• Use water-based lubes, never oil-based ones such as petroleum jelly, cooking oil or shortening, or hand-lotion — they can weaken the latex.
  • Keep condoms away from heat or direct sunlight.
  • Check the expiration dates printed on the package. Condoms that are too old or expired, or have packaging that appears to be weathered or deflated, need to be thrown away.
  • Carefully open the condom with your fingers, trying not to tear it with your fingernails (or teeth).

And from the San Francisco City Clinic:

"There is no evidence that wearing two condoms is more effective than wearing one, and in fact, there is some hearsay evidence that the friction of the two condoms rubbing together can cause them to break, making you more susceptible to HIV and other STDs.

"As far as viral load, research has shown that the viral load in blood correlates to levels in semen and vaginal secretions. However, that correlation is only about 70% and it has not been proven what level of virus is needed for transmission. Even an undetectable viral load doesn't mean an infected person will not transmit HIV to an uninfected partner. Therefore it is very important that you continue to use condoms no matter your partner's viral load. In addition, a person's viral load can change, so that viral load a month ago may not be the viral load the day you had sex.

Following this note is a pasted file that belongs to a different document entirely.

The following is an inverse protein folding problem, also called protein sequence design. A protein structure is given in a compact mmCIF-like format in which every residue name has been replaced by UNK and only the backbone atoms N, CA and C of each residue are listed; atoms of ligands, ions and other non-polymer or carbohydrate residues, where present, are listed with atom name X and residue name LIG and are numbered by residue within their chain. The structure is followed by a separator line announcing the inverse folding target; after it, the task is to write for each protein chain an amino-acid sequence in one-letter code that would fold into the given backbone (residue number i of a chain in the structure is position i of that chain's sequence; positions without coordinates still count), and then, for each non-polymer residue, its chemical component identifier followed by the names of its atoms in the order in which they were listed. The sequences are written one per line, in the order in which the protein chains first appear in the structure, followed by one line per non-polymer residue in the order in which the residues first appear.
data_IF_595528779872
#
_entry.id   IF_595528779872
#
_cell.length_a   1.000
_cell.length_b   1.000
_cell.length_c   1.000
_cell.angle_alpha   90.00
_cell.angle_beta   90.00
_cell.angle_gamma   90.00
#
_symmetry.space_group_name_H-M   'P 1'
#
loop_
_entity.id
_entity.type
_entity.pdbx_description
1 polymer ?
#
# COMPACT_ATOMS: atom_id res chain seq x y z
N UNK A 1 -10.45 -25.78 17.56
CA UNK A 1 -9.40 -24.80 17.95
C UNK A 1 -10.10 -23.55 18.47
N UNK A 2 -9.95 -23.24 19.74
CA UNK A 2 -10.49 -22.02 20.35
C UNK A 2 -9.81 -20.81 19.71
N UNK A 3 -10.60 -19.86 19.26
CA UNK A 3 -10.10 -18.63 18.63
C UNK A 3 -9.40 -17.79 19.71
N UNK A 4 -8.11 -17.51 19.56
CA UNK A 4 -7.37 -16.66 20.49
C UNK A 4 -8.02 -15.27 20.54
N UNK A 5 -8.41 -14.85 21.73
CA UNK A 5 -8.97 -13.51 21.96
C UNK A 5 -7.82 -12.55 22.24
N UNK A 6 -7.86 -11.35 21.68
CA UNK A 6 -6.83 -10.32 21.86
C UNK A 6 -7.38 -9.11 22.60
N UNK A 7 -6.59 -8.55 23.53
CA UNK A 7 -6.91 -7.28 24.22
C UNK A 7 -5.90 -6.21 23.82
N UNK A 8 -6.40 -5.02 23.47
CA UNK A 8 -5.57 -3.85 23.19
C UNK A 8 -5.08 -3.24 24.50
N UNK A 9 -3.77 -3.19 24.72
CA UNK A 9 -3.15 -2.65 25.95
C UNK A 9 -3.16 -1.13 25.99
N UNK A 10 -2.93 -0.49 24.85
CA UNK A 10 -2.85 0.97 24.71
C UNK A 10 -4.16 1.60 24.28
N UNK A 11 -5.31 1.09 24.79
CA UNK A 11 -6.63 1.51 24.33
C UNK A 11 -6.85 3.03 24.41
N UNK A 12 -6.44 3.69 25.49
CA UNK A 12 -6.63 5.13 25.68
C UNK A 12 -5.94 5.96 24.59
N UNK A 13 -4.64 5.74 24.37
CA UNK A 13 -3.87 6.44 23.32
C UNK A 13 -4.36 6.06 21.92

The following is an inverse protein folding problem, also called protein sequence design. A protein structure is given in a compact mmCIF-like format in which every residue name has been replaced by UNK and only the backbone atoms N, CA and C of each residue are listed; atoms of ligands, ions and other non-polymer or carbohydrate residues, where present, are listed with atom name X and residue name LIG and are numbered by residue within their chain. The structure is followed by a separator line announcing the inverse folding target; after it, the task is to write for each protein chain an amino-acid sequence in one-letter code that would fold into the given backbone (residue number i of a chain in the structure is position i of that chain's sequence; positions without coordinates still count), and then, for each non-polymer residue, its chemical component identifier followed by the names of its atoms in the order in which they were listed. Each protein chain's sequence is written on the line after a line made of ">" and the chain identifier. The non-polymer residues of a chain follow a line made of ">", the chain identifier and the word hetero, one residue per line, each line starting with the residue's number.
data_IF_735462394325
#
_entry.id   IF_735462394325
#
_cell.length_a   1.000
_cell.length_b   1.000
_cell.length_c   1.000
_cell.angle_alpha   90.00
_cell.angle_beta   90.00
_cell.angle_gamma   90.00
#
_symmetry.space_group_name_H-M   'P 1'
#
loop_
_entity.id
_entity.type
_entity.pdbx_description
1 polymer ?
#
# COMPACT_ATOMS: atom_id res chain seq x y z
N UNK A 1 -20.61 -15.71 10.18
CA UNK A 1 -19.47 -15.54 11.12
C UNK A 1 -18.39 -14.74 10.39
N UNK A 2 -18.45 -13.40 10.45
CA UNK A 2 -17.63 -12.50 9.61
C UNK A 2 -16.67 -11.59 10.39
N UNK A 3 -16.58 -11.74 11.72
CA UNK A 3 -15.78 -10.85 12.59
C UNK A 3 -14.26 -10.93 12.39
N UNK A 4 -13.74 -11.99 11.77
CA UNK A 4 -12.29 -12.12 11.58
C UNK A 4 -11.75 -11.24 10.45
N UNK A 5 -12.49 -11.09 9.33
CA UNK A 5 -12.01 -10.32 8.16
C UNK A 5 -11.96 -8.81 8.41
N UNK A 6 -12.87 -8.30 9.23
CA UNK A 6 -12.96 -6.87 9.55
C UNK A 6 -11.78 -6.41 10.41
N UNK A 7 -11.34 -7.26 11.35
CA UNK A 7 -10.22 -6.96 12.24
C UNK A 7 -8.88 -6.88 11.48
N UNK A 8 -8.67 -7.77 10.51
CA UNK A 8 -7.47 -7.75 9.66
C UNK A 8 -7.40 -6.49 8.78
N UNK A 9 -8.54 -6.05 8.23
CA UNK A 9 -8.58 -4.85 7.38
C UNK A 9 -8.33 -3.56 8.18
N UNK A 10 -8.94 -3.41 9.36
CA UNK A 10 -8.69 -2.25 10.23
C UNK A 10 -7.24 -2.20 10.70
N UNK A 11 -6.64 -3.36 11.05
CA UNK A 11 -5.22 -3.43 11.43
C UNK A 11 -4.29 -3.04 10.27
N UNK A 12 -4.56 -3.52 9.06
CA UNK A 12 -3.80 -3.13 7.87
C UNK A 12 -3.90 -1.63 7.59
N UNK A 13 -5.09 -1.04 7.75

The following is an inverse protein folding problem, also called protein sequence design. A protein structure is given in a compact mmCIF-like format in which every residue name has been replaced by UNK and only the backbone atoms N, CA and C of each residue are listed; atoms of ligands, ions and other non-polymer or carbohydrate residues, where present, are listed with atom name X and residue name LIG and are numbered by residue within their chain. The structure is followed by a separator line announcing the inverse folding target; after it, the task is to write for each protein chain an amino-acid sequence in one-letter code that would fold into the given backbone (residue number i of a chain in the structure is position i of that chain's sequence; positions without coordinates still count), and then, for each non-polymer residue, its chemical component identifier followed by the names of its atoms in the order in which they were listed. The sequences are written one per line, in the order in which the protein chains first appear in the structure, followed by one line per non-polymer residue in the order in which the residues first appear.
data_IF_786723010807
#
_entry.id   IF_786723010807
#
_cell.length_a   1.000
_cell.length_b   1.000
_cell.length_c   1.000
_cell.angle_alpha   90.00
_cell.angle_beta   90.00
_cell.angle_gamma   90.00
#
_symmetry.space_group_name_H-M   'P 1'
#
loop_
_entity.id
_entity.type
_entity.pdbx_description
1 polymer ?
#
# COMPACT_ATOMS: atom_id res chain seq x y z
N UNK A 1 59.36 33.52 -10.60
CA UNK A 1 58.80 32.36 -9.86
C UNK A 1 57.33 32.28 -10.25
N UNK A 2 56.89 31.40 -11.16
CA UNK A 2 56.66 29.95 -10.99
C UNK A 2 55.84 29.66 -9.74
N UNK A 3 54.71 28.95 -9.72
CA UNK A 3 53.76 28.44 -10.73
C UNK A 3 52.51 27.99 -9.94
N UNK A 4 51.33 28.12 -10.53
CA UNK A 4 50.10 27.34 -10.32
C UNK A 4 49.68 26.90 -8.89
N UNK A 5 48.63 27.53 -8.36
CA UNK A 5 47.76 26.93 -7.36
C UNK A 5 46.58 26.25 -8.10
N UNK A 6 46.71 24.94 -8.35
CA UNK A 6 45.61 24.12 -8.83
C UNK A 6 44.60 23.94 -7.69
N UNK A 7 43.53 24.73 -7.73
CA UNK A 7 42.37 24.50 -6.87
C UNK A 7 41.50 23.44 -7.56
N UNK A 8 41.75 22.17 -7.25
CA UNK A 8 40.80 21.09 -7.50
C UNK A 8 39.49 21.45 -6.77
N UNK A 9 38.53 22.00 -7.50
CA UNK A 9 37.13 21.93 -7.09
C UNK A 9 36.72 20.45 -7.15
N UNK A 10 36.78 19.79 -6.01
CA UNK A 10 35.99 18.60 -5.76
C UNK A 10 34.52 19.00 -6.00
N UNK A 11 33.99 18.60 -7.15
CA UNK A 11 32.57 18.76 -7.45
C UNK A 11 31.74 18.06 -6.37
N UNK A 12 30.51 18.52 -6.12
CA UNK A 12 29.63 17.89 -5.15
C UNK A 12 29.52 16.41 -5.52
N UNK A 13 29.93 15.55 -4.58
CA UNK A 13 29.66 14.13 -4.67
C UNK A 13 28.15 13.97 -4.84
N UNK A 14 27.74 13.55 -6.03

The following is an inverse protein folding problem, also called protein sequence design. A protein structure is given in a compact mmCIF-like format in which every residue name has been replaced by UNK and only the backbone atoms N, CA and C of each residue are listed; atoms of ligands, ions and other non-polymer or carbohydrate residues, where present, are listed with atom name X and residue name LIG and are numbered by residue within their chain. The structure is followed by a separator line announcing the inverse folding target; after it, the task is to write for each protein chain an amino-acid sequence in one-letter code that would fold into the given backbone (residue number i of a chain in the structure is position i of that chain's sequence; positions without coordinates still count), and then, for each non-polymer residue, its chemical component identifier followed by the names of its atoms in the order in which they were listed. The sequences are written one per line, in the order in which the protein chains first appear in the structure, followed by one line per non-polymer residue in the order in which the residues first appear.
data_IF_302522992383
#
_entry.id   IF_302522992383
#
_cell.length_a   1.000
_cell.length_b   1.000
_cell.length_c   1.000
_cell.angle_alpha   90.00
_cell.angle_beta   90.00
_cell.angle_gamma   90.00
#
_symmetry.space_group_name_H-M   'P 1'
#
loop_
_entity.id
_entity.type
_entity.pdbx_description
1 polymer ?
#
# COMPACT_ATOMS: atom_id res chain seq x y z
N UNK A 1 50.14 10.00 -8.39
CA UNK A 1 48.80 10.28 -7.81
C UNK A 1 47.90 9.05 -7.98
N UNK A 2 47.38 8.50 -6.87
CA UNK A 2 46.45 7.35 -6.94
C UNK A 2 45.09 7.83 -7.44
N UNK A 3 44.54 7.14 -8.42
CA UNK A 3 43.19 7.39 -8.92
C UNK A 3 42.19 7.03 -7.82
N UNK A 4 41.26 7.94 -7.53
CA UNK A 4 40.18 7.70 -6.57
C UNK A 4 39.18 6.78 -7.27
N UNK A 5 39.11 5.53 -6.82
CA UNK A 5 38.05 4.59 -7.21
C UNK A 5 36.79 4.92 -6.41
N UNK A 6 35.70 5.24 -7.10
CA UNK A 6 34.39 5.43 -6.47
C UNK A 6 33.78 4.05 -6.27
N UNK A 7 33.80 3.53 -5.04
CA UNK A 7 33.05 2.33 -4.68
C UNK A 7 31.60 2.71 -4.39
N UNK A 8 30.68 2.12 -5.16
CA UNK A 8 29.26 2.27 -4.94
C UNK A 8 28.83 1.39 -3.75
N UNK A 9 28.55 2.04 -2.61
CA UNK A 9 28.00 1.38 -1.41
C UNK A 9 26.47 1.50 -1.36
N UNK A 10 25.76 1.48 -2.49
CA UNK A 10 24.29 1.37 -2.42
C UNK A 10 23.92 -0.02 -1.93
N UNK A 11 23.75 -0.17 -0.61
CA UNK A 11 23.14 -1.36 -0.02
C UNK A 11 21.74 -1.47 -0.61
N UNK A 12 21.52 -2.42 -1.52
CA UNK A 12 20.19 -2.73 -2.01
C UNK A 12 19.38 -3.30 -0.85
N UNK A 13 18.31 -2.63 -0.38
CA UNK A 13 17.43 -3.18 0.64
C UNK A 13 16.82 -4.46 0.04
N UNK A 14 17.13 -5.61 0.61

"In many cities, like San Francisco, after having a known exposure to HIV -- being topped by an HIV+ guy and then the condom breaks -- a guy can start PEP, or post-exposure prevention, which is a combination of anti-HIV medications. The important thing is that these medications have to be started as soon as possible, ideally within four hours, but it may be OK within 72 hours after exposure. Most emergency rooms and doctors know about PEP and can prescribe it. It's not one dose -- you have to take meds for a month and they can make you ill -- so I don't recommend it except in real emergencies. To learn more about PEP, go to the UCSF Medical Center website at and type PEP in the Search box."

After all is said and done, you have to decide what you are going to do and who you are going to do it with. I ask two things. First get the facts and make an informed decision. Secondly, no matter what you decide be honest in your decision. If you decide not to be poz friendly, at least be friendly to people who are positive.

For more complete information on HIV and AIDS visit the San Franccisco City Clinic website at

Please play safely and have a great week. Jack

You can send me email at or visit my website at You can also subscribe to my blog at Copyright 2011 by Jack Rinella, all rights reserved.